The ever-higher mileage standards also account for a high number of new alternative-fuel vehicle entries to the market. There’s a new, higher mileage Toyota Prius for 2016, and plug-in hybrids from a number of manufacturers, from Hyundai to Mercedes-Benz. Chrysler is scheduled to show its revolutionary plug-in hybrid 2017 Pacifica minivan at the show.

Low rates, more demand

Auto loan interest rates have remained low for several years, but may be ready to increase later in the year. Although the government’s benchmark interest rate has increased slightly, consumer interest rates will follow in their own time, tempered by market conditions and competition amongst lenders.

Due to market demand, there is less manufacturer-subsidized lending available, so buyers shouldn’t expect to find the amount of extra-low or zero percent financing as they could just a year ago. Older and slower-selling models are more likely than newer, popular vehicles to be available with the subsidized interest rates.

Due to higher vehicle values and transaction prices, the length of loan terms continues to increase, allowing buyers and lenders to manage the affordability of monthly payments. A long-range risk to the auto market is that the longer-term buyers will build equity in their vehicles at a slower rate, lengthening the time before they are able to purchase their next car.

During the economic downturn, the age of vehicles on the American road rose to new records, as new vehicle purchases were, in many cases, deferred due to family and company finances. With the recovery, filling that pent-up demand continues to help drive sales.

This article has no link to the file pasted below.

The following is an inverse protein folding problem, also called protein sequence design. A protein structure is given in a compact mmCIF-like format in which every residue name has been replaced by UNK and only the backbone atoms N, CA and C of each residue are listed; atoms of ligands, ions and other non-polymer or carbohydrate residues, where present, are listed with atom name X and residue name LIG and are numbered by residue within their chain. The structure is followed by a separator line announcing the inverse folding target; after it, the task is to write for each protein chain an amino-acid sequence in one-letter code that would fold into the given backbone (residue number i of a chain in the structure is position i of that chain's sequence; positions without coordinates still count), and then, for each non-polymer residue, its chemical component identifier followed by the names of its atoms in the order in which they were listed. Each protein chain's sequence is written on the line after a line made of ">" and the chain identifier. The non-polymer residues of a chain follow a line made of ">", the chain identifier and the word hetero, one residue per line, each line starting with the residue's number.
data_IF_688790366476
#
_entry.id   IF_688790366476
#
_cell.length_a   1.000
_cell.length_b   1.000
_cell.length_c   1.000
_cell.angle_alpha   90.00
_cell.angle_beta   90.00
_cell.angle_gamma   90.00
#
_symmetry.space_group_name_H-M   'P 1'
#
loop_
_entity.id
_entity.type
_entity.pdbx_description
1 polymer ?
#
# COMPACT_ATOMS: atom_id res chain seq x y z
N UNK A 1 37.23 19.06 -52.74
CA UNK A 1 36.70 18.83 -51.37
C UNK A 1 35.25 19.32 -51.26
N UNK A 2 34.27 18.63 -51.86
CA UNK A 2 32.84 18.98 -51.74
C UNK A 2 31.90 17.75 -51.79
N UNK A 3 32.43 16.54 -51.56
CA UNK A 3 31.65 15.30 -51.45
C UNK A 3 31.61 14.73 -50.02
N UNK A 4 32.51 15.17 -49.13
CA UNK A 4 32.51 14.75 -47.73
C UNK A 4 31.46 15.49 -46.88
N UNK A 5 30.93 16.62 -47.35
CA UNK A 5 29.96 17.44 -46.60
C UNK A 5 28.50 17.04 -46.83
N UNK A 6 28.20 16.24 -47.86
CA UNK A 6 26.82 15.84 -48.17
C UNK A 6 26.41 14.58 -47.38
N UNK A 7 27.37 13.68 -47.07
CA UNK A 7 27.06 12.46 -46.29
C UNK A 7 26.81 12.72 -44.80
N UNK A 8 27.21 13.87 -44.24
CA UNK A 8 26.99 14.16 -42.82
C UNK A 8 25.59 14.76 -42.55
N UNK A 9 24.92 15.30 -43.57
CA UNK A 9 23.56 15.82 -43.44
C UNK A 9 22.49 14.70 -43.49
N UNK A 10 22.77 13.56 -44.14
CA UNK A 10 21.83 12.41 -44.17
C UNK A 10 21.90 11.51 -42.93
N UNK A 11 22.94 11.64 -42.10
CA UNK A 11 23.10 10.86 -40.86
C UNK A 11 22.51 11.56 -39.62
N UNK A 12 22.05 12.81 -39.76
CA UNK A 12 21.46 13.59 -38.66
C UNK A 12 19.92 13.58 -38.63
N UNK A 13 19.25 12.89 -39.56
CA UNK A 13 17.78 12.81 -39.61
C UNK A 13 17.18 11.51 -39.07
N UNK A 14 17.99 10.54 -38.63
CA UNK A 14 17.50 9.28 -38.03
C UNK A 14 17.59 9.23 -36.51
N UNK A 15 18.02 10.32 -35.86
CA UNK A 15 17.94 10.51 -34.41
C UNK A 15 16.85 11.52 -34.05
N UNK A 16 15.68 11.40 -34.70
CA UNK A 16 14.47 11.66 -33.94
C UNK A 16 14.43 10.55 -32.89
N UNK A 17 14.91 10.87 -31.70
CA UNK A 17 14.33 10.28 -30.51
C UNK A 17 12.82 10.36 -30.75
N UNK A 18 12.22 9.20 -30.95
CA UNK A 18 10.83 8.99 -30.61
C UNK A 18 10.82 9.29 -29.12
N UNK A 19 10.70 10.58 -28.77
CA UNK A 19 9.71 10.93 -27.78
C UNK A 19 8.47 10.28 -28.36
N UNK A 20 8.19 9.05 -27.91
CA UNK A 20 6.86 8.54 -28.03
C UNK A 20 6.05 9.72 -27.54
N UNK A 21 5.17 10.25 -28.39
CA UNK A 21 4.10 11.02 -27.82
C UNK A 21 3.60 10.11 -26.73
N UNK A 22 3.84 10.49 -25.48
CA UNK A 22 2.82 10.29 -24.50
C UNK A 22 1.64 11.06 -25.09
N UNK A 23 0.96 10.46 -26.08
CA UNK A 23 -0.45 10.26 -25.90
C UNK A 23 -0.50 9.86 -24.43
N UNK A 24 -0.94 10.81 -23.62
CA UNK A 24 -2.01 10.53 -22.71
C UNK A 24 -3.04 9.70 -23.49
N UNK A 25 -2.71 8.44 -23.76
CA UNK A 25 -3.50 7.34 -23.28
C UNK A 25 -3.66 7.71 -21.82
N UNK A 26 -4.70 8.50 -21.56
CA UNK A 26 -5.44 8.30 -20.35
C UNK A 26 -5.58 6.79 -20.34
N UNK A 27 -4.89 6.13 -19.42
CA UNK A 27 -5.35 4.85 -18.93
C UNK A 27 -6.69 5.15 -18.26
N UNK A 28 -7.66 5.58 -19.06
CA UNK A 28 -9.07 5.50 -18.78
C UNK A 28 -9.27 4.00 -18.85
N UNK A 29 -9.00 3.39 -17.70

"As long as we have tracked average age, it has gradually risen over time due to the increasing quality of automobiles," said Mark Seng, global aftermarket practice leader at IHS Automotive. "For the five to six years following the recession, however, average age increased about five times its traditional rate, which we attribute to the nearly 40 percent drop in new vehicle sales in 2008-2009.”

According to IHS Automotive, the average had climbed to a record 11.5 years as of January 2015, while returning to a more gradual rate of increase.

2016 Portland International Auto Show

Dates: Jan. 28-31

Times: Thursday through Saturday 10 a.m. – 10 p.m., Sunday 10 a.m. – 7 p.m. Ride and Drive program hours vary.

Charity Sneak Peek: Jan. 27

Sneak peek tickets: $100, tax deductible, available at PortlandAutoShow.com

Location: Oregon Convention Center, 777 NE Martin Luther King Jr. Blvd., Portland

Admission: Adults 13 and over, $12. Seniors and military with ID, $10. Children ages 7 to 12, $7. Age 6 and under, free. Group and family ticket packages available online at PortlandAutoShow.com.

Parking: Admission prices do not include Oregon Convention Center parking.

Transit: The Oregon Convention Center is served by TriMet MAX light rail and the Portland Streetcar.

Website: PortlandAutoShow.com

Produced by: Metro Portland New Car Dealers Association

John Vincent can be reached at This email address is being protected from spambots. You need JavaScript enabled to view it. or @OregonsCarGuy on Twitter.